Even when we took over the studio, girls didn't have the sports opportunities that they have now," Winter adds. "Girls today can take ballet lessons and play soccer or do gymnastics or other sports, and rightfully so."
Callahan was born in Newport; Winter moved here when she was six-months-old. That made her a "carpetbagger" to old-time Newporters like Callahan's father, the late Edward "Tope" Connell. But Winter has never felt like anything other than a Newporter. She and Callahan have contributed much to the community's appreciation of the arts. In addition to teaching at their own studio, they have taught and choreographed for community theater groups, liturgical services, summer arts programs and school productions.
Some of their current students are the daughters and sons of the girls Callahan and Winter taught when they took over the studio from Miss Gladding. "I think that's a great compliment...when our former students send their children to us," Callahan says. "I think that we opened the door for them to at least explore the arts," Winter adds
John "Fud" Benson (Stonecarver/Letter Artist)
The John Stevens Shop, Thames Street, 1998
As a child in the 1940s and 50s in Newport's Point neighborhood, world-renowned stonecarver, Fud Benson, thought the city was "heaven on earth." "You know," he says, we really did have it all to ourselves." The Newport that Benson remembers from his youth is all but gone, but parts of it still live on. The John Stevens Shop, the Thames Street stonecutting shop his father bought in 1927, is still in the family. Benson, though he still carves stone, has passed on much of the day-to-day business to his son, Nick. The shop, which has been in continual operation since 1705, is as much a part of Newport's heritage as the White Horse Tavern or the Colony House. "All I have to do is survive another seven years and I'll make the 300th anniversary" (of the shop's founding), Benson said during a 1998 interview. (left: John "Fud" Benson (Stonecarver/Letter Artist) The John Stevens Shop, Thames Street, 1998)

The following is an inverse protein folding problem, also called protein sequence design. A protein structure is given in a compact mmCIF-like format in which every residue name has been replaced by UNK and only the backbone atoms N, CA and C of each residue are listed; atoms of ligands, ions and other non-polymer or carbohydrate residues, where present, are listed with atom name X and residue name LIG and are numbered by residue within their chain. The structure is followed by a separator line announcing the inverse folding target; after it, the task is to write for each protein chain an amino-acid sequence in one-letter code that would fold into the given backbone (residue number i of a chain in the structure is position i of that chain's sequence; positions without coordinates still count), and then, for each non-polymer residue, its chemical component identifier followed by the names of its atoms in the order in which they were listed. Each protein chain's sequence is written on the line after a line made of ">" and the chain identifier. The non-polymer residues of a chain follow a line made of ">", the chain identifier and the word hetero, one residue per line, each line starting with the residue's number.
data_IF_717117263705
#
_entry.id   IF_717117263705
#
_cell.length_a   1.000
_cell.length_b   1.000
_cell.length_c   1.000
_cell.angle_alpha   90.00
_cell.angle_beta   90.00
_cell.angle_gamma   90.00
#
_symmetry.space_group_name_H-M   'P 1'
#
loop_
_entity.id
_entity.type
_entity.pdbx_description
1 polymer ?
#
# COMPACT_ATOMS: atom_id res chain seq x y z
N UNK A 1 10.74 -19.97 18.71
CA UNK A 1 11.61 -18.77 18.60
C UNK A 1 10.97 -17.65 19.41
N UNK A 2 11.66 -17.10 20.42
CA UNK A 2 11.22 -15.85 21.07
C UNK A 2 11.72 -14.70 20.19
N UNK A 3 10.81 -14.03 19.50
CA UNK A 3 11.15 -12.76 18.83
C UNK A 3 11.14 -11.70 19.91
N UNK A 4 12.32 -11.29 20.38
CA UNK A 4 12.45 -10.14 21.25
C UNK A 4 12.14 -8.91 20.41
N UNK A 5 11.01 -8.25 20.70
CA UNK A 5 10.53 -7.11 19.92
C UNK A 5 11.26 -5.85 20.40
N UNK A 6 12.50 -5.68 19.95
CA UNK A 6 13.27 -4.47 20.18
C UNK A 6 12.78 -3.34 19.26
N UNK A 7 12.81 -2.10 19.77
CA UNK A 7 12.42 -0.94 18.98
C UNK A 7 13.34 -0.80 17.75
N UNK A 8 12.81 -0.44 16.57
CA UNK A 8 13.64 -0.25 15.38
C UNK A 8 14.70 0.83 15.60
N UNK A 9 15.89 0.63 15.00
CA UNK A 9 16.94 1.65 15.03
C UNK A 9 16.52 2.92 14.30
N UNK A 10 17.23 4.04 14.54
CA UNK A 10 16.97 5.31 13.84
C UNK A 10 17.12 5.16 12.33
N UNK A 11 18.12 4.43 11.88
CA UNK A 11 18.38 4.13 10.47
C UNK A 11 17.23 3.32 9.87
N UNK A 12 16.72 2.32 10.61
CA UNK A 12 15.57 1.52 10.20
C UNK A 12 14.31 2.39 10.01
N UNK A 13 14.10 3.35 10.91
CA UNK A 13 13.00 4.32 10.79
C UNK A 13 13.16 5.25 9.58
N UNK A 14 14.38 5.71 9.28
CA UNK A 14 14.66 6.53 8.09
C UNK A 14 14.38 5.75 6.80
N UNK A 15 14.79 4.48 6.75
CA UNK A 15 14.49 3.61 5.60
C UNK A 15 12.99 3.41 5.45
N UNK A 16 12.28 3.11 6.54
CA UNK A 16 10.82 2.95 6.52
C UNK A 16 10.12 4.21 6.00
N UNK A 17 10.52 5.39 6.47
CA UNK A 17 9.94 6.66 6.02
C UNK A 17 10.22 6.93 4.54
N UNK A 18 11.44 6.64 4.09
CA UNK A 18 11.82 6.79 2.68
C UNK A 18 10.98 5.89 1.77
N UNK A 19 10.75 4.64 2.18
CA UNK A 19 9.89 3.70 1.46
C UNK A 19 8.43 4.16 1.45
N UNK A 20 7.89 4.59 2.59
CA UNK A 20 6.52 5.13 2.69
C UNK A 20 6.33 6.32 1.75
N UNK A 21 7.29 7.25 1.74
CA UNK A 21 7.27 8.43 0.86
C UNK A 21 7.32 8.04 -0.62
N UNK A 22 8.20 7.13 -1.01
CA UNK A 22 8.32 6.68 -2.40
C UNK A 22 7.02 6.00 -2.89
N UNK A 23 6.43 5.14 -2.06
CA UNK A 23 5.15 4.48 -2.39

Benson is a third-generation Newporter. His father's ancestors arrived here on the Mayflower; his mother's a short time later on the Speedwell. His boyhood home was on Washington Street, and Benson remembers rowing across the harbor to Goat Island, then home to the Torpedo Station. The driftways that line the harbor along Washington Street were always bustling with some kind of seagoing activities.
"Newport has changed dramatically," he says. "in a sense, all those changes take it away from you. And that's the kind of thing that's upsetting." The annual summer influx of tourists and activity may dull the city's charm for him, but "for eight or nine months of the year I still love it."
Benson is probably best known for his work at the John F. Kennedy gravesite and memorial at Arlington National Cemetery. Among his numerous other commissions are the inscriptions on the Franklin Delano Roosevelt Memorial in Washington, D.C., the West Wing of the National Gallery of Art in Washington, D.C., Boston City Hall, the Massachusetts Statehouse and the Civil Rights Memorial in Birmingham, Alabama. He has also done inscriptions on the gravesite markers for Jacqueline Kennedy Onassis, Tennessee Williams and John Nicholas Brown.
Read more about the Newport Art Museum in Resource Library Magazine
Please click on thumbnail images bordered by a red line to see enlargements.
This page was originally published in Resource Library Magazine. Please see Resource Library's Overview section for more information. rev. 4/27/11
Search Resource Library for thousands of articles and essays on American art.
Copyright 2011 Traditional Fine Arts Organization, Inc., an Arizona nonprofit corporation. All rights reserved.